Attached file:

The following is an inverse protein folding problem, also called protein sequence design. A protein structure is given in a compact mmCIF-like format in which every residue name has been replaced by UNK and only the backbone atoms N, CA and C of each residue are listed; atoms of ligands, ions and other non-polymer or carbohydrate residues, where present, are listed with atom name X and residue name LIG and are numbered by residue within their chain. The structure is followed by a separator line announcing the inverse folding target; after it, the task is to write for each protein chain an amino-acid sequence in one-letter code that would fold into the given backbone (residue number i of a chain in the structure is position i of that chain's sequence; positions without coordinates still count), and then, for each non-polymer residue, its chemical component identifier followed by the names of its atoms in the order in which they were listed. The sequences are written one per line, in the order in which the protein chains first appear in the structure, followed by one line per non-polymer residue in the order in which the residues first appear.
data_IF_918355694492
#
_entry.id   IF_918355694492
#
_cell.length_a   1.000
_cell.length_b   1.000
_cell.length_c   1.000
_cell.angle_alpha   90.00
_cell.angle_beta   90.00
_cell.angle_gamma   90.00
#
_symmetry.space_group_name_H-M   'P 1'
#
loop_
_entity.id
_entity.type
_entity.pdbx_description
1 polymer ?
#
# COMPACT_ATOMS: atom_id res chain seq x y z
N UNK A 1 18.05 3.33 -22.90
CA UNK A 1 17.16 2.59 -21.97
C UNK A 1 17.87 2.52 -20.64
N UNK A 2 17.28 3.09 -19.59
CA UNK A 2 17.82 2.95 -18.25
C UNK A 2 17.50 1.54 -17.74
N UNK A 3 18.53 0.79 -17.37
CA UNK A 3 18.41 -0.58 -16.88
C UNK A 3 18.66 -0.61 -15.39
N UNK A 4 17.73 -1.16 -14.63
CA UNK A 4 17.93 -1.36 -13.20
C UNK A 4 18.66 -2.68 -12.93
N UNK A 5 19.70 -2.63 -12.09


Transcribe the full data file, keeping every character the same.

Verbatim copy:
The following is an inverse protein folding problem, also called protein sequence design. A protein structure is given in a compact mmCIF-like format in which every residue name has been replaced by UNK and only the backbone atoms N, CA and C of each residue are listed; atoms of ligands, ions and other non-polymer or carbohydrate residues, where present, are listed with atom name X and residue name LIG and are numbered by residue within their chain. The structure is followed by a separator line announcing the inverse folding target; after it, the task is to write for each protein chain an amino-acid sequence in one-letter code that would fold into the given backbone (residue number i of a chain in the structure is position i of that chain's sequence; positions without coordinates still count), and then, for each non-polymer residue, its chemical component identifier followed by the names of its atoms in the order in which they were listed. The sequences are written one per line, in the order in which the protein chains first appear in the structure, followed by one line per non-polymer residue in the order in which the residues first appear.
data_IF_918355694492
#
_entry.id   IF_918355694492
#
_cell.length_a   1.000
_cell.length_b   1.000
_cell.length_c   1.000
_cell.angle_alpha   90.00
_cell.angle_beta   90.00
_cell.angle_gamma   90.00
#
_symmetry.space_group_name_H-M   'P 1'
#
loop_
_entity.id
_entity.type
_entity.pdbx_description
1 polymer ?
#
# COMPACT_ATOMS: atom_id res chain seq x y z
N UNK A 1 18.05 3.33 -22.90
CA UNK A 1 17.16 2.59 -21.97
C UNK A 1 17.87 2.52 -20.64
N UNK A 2 17.28 3.09 -19.59
CA UNK A 2 17.82 2.95 -18.25
C UNK A 2 17.50 1.54 -17.74
N UNK A 3 18.53 0.79 -17.37
CA UNK A 3 18.41 -0.58 -16.88
C UNK A 3 18.66 -0.61 -15.39
N UNK A 4 17.73 -1.16 -14.63
CA UNK A 4 17.93 -1.36 -13.20
C UNK A 4 18.66 -2.68 -12.93
N UNK A 5 19.70 -2.63 -12.09